Montgomery stands for Juvenile Court
23rd September 2013 · 0 Comments
By Christopher Tidmore
Connie Montgomery’s path to becoming a candidate in the October 19 Juvenile Court Judge race in Jefferson Parish started because she was told that women could not be cops—and she wanted to serve.
“I want to be a Juvenile Court Judge because I believe in our children. I want to be part of the solution when dealing with children who have been abused or neglected, and/or have committed offenses against the community. I believe that children and young people’s personalities are still forming and can be rehabilitated and learn proper living skills if caught early enough and provided the right treatment and intervention.”
“I would be tough on repeat offenders, focus on rehabilitation and treatment of mental disorders, and ensuring that respect and dignity be shown to all those who enter my courtroom.”
In Jefferson Parish, location of the courts matter. Currently, a troubled youth from Metairie or Kenner has to travel to Gretna. Montgomery, if elected judge, would change that. “I also would like to open a satellite office on the eastbank to service the children in that area of the parish. Court could be held at the eastbank office once or twice a week, or on a rotating system. One of the major problems with court proceedings is getting the child to the court. Having the option of an additional court location would facilitate those children and families and relieve some of the burden of getting to court.”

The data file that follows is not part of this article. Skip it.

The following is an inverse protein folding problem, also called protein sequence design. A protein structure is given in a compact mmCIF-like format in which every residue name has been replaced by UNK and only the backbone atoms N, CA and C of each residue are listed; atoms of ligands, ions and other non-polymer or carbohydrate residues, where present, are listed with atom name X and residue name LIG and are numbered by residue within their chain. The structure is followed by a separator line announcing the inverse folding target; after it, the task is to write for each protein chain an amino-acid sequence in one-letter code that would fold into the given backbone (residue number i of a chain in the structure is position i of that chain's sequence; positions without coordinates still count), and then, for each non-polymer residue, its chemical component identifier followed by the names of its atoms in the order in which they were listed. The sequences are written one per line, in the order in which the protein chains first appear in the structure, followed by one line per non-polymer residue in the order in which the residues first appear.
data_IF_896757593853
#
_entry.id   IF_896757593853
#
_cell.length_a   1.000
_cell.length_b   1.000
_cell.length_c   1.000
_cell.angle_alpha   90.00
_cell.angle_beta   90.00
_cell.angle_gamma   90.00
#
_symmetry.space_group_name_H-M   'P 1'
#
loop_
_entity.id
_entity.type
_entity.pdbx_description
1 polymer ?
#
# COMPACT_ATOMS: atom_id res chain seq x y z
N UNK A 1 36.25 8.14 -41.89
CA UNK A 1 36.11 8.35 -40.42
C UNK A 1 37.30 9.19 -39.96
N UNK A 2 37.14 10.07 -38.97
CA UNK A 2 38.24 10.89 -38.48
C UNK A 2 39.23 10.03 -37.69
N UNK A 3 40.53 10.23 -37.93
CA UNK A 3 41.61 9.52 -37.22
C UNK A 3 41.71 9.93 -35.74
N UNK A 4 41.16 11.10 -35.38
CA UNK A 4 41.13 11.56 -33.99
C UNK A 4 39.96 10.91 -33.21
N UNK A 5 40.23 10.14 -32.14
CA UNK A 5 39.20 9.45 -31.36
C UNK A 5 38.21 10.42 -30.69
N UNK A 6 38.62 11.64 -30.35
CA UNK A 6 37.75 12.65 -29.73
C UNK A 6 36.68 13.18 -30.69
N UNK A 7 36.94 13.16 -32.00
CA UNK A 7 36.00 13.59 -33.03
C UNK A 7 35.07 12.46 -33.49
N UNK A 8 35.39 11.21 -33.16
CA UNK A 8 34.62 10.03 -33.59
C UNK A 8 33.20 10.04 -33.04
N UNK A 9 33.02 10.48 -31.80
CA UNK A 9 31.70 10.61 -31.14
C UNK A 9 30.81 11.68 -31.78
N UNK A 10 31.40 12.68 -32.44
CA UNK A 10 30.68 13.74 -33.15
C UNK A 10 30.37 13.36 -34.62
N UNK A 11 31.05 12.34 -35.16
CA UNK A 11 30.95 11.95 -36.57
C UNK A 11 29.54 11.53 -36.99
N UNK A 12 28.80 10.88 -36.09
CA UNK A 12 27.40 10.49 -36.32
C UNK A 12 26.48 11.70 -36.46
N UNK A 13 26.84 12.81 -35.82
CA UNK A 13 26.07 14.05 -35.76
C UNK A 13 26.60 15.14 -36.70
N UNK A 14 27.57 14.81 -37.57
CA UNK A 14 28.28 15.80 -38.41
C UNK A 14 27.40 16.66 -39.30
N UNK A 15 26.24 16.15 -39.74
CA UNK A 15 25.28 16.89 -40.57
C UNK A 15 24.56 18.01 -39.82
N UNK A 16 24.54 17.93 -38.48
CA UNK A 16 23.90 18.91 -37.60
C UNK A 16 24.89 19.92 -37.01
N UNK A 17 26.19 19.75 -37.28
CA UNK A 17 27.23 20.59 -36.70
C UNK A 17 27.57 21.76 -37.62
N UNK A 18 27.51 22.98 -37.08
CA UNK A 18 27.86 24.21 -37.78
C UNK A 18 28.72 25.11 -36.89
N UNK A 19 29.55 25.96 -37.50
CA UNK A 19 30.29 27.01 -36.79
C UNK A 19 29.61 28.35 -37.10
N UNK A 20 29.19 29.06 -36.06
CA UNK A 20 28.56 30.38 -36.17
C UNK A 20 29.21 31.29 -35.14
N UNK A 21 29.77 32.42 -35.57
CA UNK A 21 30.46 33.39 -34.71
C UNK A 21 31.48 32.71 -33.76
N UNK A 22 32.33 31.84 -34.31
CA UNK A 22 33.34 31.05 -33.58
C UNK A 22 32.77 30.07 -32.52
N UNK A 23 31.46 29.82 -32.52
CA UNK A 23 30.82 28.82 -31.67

She believes that the next juvenile court judge must get involved in the school system to create alternatives for children. “When I worked in the juvenile justice system in the 80s, juvenile court judges rarely if ever became involved in the educational system. Jefferson Parish was one of the first parishes in the state to have a Truancy Assessment and Service Center office to monitor school attendance of children in grades K-5.”
“Juvenile judges should work towards an immediate consensus with the school system to create a mediation or arbitration process to address school related problems such as truancy or acting out. Involvement of the child in the juvenile justice system should be avoided if possible. At all times our goal should be to act in the best interests of the child and such best interest is to provide the least intervention as possible and to do only what is necessary to resolve the issue.”
Montgomery believes she would make a great juvenile court judge because, “I have worked in the system and I have faith and know that children are salvageable and should not be discarded. I have a strong interest in social and mental health issues and have kept up to date with the areas. I believe in giving respect to all and treating a person with dignity.”
The election is Saturday, October 19.
This article originally published in the September 23, 2013 print edition of The Louisiana Weekly newspaper.